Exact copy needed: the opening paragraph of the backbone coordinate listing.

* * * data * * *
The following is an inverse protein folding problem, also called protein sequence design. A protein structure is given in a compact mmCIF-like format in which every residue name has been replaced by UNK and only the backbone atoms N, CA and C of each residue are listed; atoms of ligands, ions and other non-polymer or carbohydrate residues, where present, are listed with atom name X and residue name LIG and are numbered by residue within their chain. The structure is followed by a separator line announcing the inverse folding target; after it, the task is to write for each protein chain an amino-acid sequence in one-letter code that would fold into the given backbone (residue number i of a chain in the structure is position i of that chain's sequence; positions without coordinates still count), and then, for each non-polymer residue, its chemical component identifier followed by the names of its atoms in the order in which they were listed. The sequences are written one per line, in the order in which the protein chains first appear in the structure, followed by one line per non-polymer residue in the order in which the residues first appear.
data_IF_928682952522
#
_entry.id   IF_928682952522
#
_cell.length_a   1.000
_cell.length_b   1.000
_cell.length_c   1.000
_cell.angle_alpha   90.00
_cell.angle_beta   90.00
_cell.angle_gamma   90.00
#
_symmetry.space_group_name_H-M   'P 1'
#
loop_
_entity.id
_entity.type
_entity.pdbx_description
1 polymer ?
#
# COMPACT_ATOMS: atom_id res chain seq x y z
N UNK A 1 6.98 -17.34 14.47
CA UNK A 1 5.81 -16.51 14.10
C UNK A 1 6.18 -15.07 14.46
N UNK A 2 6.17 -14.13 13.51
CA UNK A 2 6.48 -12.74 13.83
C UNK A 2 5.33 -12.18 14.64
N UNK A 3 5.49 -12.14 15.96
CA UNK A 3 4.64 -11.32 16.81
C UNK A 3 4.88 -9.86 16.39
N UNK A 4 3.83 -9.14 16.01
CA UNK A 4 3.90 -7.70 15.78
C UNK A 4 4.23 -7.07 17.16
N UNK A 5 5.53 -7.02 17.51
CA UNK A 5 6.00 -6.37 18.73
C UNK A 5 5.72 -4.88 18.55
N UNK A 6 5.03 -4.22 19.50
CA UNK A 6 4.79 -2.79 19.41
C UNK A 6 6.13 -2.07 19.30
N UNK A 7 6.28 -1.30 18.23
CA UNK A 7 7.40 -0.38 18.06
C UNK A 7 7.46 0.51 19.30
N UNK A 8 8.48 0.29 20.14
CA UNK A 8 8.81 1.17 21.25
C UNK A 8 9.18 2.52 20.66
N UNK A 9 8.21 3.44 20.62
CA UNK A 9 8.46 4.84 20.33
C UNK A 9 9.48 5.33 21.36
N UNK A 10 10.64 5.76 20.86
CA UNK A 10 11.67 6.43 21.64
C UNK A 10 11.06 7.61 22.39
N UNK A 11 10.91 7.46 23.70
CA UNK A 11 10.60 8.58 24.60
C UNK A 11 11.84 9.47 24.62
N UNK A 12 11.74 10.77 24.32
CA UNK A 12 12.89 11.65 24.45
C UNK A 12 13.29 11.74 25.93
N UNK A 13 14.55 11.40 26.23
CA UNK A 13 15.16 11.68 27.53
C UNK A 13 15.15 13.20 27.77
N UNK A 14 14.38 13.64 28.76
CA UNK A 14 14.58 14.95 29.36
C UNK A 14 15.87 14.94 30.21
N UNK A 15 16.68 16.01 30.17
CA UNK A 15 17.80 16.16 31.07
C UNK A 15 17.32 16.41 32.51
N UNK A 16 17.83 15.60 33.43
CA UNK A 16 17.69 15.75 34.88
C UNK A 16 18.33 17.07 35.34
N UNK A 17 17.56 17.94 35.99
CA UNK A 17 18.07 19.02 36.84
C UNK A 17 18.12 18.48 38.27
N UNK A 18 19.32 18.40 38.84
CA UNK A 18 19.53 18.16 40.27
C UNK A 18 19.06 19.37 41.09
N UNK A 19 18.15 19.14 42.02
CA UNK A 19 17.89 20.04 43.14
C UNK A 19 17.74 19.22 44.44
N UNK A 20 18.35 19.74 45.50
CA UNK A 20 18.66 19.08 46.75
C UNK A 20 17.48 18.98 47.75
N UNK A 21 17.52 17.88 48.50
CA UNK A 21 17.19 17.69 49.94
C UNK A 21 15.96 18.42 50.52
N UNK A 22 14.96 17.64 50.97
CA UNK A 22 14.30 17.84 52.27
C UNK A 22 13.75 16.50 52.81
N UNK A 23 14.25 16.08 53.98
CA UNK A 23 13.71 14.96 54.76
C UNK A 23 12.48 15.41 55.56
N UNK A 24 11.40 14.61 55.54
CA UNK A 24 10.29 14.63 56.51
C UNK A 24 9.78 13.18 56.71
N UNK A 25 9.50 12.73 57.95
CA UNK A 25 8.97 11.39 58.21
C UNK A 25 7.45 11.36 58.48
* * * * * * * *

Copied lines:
The following is an inverse protein folding problem, also called protein sequence design. A protein structure is given in a compact mmCIF-like format in which every residue name has been replaced by UNK and only the backbone atoms N, CA and C of each residue are listed; atoms of ligands, ions and other non-polymer or carbohydrate residues, where present, are listed with atom name X and residue name LIG and are numbered by residue within their chain. The structure is followed by a separator line announcing the inverse folding target; after it, the task is to write for each protein chain an amino-acid sequence in one-letter code that would fold into the given backbone (residue number i of a chain in the structure is position i of that chain's sequence; positions without coordinates still count), and then, for each non-polymer residue, its chemical component identifier followed by the names of its atoms in the order in which they were listed. The sequences are written one per line, in the order in which the protein chains first appear in the structure, followed by one line per non-polymer residue in the order in which the residues first appear.